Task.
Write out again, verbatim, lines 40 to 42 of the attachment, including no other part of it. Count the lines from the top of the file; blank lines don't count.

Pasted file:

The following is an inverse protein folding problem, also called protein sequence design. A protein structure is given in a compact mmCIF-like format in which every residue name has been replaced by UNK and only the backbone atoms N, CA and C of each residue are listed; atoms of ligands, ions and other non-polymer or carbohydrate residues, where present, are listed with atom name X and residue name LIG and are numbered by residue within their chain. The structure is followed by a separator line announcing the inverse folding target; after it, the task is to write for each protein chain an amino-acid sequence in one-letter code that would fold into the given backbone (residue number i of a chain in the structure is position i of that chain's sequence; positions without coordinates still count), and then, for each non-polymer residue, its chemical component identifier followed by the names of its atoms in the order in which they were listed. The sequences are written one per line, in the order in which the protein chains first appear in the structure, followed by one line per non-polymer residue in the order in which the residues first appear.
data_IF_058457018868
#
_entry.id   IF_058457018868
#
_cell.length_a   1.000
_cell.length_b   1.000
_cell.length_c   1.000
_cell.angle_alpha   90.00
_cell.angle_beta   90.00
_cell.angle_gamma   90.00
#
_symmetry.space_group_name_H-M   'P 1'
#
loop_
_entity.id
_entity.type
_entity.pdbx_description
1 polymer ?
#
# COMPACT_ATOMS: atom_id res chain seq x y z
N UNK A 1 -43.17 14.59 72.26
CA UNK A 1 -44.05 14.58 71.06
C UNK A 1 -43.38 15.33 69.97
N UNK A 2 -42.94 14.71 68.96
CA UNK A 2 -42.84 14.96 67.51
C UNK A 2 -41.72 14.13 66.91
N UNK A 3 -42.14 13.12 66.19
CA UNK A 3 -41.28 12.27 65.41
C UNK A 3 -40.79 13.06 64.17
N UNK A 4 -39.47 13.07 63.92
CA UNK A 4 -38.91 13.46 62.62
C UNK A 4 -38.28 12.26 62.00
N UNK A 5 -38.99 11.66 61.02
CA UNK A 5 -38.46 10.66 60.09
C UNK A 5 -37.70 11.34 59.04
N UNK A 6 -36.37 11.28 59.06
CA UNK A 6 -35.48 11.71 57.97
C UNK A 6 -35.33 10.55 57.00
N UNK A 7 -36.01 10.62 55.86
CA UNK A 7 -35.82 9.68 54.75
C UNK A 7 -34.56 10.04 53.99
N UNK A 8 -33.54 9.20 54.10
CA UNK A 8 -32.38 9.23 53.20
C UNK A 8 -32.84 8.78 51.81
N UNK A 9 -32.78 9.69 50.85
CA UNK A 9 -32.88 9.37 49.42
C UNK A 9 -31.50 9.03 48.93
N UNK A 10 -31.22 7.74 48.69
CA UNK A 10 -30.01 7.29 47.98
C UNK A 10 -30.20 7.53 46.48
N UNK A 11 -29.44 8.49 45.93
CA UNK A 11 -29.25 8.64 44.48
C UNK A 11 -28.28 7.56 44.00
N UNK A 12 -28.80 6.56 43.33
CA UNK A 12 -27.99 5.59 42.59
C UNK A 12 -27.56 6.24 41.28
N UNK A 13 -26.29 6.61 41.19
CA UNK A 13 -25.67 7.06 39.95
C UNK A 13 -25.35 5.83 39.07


N UNK A 7 -36.01 10.62 55.86
CA UNK A 7 -35.82 9.68 54.75
C UNK A 7 -34.56 10.04 53.99